The pedal set comes from Wilwood (as do the master cylinders and brakes), though our unique firewall and the need for adjustable pedals means we have to modify their setup somewhat. Only Wilwood has all the various pedal sets and balance bars we needed to get adjustable pedals with perfect ergonomics and their track-proven performance. A balance-bar setup is heavily used for circle track racing because it allows different master cylinders to be used on front and rear brakes with adjustment of the relative pressures between them at each position of the brake pedal. It's a great option for use on the street for the same reason: optimum tuning of master cylinder and caliper piston diameters for each end of the car.

The steering column is from ididit, with a tilt column. The most important part of the steering is the hands part: a 13-inch suede MOMO steering wheel tied to the ididit column with an NRG quick-release setup. On the other end of the column are Borgeson stainless steel U-joints and steering shaft that connect to the Tony Woodward rack.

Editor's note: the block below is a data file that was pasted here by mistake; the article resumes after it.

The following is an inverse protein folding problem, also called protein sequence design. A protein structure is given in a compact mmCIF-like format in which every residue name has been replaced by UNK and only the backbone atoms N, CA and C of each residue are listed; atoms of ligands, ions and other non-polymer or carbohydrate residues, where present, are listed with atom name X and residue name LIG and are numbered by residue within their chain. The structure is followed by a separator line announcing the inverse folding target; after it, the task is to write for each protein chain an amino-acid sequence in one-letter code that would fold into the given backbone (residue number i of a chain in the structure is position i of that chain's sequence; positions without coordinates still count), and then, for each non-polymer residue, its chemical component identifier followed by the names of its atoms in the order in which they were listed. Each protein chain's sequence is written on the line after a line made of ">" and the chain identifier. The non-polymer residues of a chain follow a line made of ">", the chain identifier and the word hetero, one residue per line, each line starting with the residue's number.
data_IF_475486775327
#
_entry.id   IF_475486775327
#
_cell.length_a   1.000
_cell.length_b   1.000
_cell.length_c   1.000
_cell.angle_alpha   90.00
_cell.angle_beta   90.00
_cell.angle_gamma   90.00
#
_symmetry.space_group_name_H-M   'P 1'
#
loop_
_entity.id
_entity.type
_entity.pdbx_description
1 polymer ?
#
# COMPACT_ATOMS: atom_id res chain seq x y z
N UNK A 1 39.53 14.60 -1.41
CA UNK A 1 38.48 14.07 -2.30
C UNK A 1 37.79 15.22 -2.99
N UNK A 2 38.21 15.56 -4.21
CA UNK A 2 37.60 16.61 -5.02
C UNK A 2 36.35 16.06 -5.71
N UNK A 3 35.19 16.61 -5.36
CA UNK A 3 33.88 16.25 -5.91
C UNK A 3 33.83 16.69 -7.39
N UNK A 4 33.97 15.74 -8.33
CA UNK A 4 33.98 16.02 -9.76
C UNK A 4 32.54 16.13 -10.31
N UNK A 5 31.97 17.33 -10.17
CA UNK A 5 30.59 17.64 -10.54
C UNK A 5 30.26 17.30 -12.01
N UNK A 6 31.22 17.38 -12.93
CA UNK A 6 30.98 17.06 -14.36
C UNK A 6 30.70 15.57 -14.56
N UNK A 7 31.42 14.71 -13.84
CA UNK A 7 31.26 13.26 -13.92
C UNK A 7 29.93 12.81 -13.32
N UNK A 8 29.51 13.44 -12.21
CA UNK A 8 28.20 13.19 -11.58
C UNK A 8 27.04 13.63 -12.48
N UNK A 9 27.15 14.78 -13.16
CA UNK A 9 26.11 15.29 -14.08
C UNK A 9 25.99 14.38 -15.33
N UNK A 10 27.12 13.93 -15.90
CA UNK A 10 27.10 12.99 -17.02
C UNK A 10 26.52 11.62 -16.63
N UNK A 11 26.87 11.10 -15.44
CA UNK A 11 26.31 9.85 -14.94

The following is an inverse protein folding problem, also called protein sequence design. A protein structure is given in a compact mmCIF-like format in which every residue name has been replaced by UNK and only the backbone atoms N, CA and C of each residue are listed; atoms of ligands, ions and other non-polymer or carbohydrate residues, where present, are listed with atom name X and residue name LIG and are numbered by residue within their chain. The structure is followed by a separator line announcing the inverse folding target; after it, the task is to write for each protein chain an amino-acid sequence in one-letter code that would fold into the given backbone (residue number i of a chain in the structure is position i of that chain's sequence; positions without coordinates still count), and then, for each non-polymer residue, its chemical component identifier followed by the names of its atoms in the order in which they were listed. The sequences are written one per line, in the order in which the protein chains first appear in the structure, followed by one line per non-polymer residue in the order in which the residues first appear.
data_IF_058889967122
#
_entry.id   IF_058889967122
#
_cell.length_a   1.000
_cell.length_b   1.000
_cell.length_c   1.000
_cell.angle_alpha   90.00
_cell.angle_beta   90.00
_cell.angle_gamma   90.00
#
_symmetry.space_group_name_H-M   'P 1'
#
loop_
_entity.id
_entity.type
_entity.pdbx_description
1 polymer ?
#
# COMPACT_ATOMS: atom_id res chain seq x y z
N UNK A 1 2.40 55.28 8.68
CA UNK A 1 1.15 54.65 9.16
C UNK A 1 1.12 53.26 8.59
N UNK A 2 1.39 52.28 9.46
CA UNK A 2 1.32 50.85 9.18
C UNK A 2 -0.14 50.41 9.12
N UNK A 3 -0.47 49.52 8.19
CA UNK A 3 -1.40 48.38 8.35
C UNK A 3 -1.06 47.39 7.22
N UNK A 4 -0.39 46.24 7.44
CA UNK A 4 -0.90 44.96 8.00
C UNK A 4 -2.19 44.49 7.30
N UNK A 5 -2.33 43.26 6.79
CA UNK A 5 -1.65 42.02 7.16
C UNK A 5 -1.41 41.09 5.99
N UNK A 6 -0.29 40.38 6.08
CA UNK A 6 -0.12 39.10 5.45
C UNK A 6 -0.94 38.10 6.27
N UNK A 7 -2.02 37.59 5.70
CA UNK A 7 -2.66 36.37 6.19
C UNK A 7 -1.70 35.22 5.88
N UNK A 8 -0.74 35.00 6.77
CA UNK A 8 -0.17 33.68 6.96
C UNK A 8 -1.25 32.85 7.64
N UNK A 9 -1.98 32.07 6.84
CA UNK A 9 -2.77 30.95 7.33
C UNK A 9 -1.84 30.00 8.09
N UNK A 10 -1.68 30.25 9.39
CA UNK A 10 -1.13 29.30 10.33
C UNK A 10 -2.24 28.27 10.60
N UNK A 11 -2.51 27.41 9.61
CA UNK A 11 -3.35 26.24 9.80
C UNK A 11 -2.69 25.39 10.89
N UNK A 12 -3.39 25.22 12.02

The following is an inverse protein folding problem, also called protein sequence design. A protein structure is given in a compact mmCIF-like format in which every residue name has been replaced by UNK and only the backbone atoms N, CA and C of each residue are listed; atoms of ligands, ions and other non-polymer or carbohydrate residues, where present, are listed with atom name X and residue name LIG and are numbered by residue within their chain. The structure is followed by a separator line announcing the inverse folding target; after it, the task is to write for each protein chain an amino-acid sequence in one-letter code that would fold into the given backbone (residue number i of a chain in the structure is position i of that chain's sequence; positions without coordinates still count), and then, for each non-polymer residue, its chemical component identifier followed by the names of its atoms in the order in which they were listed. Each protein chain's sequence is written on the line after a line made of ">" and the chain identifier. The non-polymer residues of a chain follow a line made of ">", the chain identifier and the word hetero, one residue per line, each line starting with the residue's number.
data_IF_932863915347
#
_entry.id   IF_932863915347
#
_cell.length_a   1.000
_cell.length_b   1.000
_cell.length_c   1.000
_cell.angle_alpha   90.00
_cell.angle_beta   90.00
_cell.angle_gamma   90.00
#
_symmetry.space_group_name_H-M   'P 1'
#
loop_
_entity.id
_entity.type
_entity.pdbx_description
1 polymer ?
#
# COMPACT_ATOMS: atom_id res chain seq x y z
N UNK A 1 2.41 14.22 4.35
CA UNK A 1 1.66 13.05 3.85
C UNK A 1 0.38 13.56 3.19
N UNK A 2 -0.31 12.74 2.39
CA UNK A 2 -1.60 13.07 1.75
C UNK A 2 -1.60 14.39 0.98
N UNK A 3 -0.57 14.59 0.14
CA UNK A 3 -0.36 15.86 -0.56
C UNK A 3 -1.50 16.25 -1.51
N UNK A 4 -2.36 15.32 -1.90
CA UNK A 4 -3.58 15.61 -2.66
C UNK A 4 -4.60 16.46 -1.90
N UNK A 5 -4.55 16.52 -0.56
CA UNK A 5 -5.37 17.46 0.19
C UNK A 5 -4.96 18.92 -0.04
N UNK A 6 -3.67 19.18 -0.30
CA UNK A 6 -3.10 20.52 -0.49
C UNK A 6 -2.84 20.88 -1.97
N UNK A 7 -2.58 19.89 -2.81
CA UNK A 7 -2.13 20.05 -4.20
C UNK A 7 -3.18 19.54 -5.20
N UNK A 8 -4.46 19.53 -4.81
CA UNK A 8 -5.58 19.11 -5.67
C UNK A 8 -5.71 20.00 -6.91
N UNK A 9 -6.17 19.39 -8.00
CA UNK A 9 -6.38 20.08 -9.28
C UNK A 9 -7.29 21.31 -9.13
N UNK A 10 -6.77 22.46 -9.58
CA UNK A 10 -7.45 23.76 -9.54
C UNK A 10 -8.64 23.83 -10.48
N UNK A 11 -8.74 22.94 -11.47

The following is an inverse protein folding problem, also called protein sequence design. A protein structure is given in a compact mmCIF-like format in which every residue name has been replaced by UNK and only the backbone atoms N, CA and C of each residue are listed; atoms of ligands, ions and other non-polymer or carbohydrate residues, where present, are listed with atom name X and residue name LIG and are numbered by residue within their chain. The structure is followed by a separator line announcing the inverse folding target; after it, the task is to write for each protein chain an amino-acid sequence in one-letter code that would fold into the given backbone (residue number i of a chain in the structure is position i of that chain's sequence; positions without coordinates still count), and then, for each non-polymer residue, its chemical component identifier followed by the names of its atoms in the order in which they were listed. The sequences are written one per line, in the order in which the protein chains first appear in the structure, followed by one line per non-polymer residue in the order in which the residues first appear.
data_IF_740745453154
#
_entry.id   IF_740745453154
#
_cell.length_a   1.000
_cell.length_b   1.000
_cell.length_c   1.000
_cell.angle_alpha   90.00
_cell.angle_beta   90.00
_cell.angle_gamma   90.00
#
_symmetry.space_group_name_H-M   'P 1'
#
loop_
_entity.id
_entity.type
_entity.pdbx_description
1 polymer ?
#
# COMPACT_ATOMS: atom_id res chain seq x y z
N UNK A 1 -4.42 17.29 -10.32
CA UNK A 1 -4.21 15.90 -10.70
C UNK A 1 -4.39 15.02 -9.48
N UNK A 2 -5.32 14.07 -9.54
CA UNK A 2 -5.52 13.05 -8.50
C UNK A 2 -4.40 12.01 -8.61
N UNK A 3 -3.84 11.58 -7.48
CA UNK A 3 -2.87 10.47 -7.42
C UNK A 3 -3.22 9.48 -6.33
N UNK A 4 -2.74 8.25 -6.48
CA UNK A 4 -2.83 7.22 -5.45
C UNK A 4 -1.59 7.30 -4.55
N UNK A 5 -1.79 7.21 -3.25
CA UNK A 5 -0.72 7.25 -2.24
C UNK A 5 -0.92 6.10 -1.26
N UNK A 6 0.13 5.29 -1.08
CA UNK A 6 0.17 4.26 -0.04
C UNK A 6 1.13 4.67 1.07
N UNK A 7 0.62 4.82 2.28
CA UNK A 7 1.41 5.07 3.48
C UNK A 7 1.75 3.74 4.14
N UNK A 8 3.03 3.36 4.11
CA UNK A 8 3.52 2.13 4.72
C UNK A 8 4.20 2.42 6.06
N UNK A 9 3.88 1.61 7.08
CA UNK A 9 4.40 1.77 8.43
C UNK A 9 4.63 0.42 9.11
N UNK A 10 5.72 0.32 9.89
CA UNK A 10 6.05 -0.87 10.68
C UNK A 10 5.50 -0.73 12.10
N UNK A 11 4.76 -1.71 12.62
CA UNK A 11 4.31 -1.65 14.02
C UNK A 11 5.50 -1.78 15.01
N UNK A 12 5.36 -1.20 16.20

Fabrication Sequence

The DSE dash insert defines the side-to-side location of the steering column, and the first thing to do was see if the Cobra seat would line up well with the column. On the other end, we had to make sure the column would connect to the rack. When the car was at Coast getting its cage, Tim Christ told me that I should roll the rack servo up so that it pointed over the motor mount, rather than under. Doing that meant that I only needed two U-joints instead of four as I had originally planned.

With the column roughly placed and the seat position generally worked out, it was time to tackle the pedals. I used Wilwood's forward-mount pedal kit and took the pedals out of the frame. From there, I added one of their balance-bar setups where the brake pedal used to be. I mounted the pedal frame to the firewall and hung the masters and connected the balance bar. With everything roughly in place, it's time to make all the parts, brackets, and hardware to keep it there but still allow adjustment. Check out how we did all that in the photos that follow.